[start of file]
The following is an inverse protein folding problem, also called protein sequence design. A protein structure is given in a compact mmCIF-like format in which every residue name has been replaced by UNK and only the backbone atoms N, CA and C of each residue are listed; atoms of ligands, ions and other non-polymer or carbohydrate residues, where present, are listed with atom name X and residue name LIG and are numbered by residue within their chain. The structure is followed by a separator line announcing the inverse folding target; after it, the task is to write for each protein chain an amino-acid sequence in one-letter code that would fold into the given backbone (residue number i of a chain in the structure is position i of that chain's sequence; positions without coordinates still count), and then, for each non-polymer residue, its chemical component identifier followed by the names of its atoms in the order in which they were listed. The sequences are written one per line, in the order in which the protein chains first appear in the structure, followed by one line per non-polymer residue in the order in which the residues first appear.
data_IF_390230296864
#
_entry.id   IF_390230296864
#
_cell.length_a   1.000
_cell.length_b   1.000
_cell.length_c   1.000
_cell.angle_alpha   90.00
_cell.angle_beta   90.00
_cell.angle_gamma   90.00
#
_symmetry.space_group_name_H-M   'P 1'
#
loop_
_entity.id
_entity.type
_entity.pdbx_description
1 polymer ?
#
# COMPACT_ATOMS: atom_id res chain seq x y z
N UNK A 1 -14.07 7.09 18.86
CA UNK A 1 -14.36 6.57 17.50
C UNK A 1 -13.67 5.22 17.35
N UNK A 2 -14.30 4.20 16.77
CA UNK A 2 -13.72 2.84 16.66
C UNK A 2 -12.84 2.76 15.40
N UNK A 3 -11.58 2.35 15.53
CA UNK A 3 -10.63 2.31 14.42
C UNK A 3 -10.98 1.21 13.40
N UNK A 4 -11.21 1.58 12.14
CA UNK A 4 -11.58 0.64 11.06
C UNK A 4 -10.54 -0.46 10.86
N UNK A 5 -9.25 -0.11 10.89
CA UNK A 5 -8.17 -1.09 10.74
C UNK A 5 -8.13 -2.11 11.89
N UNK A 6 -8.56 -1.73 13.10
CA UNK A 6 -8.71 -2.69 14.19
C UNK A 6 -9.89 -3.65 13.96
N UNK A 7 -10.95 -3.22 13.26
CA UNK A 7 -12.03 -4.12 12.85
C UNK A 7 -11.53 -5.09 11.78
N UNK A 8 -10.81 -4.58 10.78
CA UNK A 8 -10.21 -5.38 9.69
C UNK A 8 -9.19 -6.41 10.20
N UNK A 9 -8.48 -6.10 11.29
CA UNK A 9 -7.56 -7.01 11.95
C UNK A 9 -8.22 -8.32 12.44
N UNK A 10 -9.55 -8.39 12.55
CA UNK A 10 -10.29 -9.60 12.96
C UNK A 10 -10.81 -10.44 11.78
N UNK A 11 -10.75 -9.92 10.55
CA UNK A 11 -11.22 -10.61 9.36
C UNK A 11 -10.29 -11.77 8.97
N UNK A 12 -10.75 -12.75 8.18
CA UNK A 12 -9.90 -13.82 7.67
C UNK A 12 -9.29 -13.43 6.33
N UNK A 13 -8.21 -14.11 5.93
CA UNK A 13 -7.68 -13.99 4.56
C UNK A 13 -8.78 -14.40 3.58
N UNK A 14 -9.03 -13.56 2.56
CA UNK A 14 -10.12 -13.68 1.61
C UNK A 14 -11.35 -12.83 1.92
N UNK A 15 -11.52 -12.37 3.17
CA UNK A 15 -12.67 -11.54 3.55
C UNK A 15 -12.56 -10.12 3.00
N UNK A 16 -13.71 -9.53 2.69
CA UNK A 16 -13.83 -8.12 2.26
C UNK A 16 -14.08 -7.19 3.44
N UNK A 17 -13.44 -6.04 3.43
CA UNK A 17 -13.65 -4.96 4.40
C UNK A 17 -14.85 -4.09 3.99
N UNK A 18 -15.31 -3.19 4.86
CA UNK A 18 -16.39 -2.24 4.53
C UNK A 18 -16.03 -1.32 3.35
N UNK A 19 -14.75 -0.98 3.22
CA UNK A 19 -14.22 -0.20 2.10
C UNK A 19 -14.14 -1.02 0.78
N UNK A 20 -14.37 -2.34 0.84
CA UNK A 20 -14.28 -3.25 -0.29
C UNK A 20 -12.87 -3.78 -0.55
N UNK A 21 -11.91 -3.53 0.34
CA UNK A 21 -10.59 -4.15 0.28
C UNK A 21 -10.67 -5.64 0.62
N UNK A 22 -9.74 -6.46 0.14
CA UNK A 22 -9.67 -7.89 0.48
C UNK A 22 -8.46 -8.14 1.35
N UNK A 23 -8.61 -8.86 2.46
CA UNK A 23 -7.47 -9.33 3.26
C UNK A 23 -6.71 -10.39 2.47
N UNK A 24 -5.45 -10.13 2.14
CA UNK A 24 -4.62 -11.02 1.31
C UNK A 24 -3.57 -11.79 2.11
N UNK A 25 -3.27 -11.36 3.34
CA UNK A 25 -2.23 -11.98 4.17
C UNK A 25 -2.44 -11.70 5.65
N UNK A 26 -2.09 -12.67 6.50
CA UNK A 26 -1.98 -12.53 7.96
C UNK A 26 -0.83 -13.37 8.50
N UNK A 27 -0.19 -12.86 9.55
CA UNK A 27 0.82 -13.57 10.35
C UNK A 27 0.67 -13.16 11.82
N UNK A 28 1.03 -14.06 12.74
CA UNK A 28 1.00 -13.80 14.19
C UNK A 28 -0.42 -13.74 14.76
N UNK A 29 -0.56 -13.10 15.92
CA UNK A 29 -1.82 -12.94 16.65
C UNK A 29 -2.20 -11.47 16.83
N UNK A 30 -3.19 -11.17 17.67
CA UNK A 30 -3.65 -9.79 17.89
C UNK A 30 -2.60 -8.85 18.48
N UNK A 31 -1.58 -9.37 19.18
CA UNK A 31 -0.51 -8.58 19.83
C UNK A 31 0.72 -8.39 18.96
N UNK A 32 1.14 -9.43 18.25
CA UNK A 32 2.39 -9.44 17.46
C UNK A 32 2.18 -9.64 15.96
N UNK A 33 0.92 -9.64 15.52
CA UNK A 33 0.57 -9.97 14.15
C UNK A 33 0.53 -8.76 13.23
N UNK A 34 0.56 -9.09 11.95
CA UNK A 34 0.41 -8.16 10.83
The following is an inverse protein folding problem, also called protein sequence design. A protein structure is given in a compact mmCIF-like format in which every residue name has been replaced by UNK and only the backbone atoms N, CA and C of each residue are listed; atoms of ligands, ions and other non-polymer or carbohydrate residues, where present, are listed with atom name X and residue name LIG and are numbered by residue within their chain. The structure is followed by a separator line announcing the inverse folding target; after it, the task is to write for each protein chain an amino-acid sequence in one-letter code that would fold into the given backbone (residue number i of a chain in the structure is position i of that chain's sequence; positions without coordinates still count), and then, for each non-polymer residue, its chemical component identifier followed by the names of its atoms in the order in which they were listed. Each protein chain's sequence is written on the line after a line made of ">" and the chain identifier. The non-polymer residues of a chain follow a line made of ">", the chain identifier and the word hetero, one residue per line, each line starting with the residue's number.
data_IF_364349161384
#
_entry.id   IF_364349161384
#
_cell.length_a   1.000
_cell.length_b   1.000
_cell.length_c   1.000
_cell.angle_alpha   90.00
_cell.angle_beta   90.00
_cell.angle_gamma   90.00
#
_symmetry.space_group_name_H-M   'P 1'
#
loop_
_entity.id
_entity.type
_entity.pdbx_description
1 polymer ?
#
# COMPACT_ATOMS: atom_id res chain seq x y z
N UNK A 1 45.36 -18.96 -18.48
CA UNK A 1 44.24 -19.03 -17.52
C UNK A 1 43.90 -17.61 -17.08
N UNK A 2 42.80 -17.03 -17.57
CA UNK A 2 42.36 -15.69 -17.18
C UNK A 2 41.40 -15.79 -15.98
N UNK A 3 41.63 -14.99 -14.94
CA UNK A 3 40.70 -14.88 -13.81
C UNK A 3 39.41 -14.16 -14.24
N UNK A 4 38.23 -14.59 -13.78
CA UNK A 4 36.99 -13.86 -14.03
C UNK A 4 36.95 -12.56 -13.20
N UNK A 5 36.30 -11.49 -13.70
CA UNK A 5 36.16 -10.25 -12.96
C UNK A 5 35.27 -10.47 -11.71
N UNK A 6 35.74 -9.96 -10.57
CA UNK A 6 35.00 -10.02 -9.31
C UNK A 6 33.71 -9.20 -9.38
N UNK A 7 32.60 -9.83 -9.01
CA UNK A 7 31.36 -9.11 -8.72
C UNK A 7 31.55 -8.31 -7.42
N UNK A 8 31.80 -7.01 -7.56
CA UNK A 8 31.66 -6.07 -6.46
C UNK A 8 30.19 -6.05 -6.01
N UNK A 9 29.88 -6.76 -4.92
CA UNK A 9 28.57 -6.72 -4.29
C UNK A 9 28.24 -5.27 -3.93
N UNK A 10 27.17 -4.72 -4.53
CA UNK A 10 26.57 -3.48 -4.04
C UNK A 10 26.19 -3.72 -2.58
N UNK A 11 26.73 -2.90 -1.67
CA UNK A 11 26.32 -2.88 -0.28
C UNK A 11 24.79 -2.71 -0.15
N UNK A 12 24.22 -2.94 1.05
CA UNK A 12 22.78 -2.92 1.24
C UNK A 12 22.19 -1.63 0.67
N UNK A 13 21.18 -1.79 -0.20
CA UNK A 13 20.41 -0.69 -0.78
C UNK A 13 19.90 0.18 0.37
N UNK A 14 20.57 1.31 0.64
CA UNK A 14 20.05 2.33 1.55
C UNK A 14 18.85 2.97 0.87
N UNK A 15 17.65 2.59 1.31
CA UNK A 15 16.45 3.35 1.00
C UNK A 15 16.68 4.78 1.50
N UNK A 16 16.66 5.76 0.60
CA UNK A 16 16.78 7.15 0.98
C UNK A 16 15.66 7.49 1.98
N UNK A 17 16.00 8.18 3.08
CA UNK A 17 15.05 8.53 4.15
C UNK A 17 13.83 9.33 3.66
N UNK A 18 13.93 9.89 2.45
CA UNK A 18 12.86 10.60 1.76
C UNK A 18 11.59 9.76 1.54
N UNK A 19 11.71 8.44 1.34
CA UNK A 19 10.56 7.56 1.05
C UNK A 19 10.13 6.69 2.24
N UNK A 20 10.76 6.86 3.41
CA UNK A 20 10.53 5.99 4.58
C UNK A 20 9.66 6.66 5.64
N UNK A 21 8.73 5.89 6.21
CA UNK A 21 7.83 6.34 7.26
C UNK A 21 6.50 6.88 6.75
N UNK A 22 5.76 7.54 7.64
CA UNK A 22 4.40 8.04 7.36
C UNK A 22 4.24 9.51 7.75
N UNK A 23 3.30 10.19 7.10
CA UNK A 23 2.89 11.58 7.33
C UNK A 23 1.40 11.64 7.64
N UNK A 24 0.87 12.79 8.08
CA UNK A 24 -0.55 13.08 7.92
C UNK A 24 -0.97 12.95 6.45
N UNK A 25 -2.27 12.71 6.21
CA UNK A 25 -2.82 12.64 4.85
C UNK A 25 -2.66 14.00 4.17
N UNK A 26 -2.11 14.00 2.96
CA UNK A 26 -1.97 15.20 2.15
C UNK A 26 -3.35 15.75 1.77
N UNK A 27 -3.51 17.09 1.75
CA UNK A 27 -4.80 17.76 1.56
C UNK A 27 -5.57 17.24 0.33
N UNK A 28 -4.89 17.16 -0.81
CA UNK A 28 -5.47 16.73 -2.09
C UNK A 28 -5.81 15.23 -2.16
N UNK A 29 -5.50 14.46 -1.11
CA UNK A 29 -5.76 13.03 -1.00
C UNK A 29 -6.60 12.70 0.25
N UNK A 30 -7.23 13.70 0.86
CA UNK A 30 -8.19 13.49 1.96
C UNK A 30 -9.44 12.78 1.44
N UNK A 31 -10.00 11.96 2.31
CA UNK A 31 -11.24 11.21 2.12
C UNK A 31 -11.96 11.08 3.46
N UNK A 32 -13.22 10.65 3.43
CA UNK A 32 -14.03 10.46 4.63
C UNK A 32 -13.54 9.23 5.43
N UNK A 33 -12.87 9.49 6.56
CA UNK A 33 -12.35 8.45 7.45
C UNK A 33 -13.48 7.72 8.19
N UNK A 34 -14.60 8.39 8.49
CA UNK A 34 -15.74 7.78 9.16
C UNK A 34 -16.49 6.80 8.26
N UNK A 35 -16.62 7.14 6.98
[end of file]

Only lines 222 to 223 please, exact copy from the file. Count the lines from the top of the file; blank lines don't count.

N UNK A 27 -3.51 17.09 1.75
CA UNK A 27 -4.80 17.76 1.56